# Ramp function as derivative in frequency domain?

It is said that to get Laplacian of Gaussian in frequency domain, we may multiply the Fourier transform of Gaussian with two differentiating ramp function (1 ramp gives 1 order of derivative).

The description from the material that I was following: And the file can be found here

So how could we possibly get derivatives by multiplying ramp functions in the frequency domain? How does the math work here?

You may be familiar with the classical properties of the Fourier transform. One of them is the one regarding differentiation in the time domain:

$$x(t)\xrightarrow{\mathscr{F}}X(j\omega) \implies \frac{d}{dt}x(t)\xrightarrow{\mathscr{F}}j\omega X(j\omega)$$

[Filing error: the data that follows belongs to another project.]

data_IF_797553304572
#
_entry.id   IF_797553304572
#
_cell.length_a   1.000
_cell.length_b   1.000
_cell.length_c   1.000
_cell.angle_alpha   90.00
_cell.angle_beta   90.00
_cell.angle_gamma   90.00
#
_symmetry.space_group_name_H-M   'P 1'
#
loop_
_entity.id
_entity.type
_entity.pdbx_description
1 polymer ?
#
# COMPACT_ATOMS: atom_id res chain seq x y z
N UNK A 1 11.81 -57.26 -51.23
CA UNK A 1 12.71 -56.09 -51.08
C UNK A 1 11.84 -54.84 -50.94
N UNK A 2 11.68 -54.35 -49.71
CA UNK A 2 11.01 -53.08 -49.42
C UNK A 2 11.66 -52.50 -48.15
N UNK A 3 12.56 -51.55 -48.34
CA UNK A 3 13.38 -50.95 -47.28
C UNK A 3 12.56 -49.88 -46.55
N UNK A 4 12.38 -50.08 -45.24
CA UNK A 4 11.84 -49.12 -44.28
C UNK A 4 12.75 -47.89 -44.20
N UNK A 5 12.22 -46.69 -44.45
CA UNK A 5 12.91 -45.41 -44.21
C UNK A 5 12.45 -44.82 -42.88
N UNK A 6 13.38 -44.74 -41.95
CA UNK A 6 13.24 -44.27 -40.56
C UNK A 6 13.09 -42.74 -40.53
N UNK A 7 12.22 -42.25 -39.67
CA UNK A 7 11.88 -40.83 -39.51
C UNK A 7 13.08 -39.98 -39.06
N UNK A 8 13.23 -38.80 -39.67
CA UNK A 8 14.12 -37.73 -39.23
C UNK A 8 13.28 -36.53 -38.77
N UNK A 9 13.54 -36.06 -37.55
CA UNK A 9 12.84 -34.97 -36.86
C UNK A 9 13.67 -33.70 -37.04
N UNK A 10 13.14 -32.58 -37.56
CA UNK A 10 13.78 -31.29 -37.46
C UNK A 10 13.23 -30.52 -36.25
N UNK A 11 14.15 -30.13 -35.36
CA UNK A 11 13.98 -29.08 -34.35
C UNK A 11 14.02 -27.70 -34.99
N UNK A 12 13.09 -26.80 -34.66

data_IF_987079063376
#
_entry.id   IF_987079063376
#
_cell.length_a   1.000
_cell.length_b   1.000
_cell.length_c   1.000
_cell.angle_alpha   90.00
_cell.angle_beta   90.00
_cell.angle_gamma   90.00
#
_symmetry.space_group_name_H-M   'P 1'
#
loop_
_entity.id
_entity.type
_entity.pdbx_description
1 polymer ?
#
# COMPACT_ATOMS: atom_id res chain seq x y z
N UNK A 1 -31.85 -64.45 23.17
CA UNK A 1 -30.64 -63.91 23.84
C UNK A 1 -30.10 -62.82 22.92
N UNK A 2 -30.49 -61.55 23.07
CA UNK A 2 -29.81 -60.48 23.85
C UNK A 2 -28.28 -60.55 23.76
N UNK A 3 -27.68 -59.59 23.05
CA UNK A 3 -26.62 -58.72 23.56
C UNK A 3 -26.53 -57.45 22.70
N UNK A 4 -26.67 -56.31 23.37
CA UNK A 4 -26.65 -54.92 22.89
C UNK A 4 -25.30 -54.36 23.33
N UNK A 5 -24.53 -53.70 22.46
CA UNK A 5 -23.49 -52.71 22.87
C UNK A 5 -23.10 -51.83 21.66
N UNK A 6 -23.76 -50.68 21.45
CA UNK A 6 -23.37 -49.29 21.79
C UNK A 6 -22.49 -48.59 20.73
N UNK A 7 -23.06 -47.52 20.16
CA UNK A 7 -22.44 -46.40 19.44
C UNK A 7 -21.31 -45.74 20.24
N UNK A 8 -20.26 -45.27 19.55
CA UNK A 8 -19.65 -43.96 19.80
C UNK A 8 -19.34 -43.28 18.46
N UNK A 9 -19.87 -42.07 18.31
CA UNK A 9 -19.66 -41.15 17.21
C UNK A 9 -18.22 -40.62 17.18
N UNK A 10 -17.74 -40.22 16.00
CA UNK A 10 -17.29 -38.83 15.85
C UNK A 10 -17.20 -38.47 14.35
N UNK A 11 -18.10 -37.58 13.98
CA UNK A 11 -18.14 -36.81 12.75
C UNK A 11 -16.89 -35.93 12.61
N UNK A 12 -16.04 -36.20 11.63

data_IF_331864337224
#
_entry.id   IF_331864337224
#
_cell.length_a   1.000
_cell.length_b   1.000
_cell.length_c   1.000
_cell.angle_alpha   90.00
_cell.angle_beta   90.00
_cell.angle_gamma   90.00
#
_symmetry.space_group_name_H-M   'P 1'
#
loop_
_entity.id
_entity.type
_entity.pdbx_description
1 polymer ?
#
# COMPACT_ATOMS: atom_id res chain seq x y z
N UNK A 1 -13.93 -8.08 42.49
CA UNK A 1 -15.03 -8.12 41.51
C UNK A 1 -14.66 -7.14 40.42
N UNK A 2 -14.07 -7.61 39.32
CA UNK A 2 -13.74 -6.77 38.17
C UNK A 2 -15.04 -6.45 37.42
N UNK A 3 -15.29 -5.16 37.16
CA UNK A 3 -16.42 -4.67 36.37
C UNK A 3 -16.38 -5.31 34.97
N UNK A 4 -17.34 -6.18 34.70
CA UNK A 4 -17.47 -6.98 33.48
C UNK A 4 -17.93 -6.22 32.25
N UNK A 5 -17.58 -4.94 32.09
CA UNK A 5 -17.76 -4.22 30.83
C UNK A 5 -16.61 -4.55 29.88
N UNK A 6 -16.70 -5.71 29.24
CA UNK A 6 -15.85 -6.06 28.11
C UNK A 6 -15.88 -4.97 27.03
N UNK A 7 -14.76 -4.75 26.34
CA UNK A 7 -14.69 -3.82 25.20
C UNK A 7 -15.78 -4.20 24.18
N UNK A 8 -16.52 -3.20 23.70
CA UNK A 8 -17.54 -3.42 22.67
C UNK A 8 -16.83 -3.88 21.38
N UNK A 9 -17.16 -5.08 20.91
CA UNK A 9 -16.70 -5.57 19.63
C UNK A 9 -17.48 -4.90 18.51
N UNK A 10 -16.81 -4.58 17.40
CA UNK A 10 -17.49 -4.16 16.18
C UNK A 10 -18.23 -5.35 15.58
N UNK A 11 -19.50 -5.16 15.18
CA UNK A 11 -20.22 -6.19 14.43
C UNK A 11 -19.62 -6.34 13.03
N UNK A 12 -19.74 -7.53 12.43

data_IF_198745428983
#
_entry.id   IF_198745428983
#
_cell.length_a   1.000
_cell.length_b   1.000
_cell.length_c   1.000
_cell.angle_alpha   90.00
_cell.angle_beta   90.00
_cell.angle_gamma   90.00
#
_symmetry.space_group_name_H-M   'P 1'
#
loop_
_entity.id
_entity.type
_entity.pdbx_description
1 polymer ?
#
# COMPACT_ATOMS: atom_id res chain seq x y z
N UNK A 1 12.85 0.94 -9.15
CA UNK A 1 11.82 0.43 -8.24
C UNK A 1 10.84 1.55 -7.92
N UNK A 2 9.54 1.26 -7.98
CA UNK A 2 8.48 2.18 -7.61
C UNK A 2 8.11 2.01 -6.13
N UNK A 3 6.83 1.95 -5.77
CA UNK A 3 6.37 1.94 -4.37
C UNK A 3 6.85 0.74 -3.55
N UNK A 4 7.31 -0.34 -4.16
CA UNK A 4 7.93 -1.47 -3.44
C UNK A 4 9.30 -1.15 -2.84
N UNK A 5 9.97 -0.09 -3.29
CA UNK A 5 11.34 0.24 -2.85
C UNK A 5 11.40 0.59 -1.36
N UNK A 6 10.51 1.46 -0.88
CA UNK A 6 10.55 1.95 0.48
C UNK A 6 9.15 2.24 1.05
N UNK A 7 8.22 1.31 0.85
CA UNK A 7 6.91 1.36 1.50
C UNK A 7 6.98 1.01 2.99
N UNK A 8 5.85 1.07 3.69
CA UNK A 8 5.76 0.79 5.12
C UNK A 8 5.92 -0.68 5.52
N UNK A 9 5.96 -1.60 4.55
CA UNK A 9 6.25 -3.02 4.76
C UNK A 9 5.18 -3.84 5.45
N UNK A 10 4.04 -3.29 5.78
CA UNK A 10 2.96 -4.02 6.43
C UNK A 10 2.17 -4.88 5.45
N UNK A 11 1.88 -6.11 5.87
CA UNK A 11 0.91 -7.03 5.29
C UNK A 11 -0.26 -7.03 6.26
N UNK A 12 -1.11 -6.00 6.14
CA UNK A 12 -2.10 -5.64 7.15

And there appears the ramp function, $j\omega$.

The demonstration of why this is true is straightforward. If we have a signal $x(t)$ with Fourier transform $X(j\omega)$:

$$x(t)=\frac{1}{2\pi}\int_{-\infty}^{\infty}X(j\omega)e^{j\omega t} \ \mathrm{d}\omega$$

Then by differentiating both sides:

$$\frac{d}{dt}x(t)=\frac{1}{2\pi}\int_{-\infty}^{\infty}j\omega X(j\omega)e^{j\omega t} \ \mathrm{d}\omega$$

And that's the (pretty simple) proof.

Suppose:

$$f(t) = C_0 e^{i0t} + C_1 e^{it} + C_2 e^{i2t} + C_3 e^{i3t} + C_4 e^{i4t} + ...$$

Then

$$f'(t) = 0i \cdot C_0 e^{i0t} + i \cdot C_1 e^{it} + 2i \cdot C_2 e^{i2t} + 3i \cdot C_3 e^{i3t} + 4i \cdot C_4 e^{i4t} + ...$$

Which is the ramp function times the DFT coefficients as DFT coefficients.

Hope this helps.

Ced

Edit: Oops, I forgot the i's.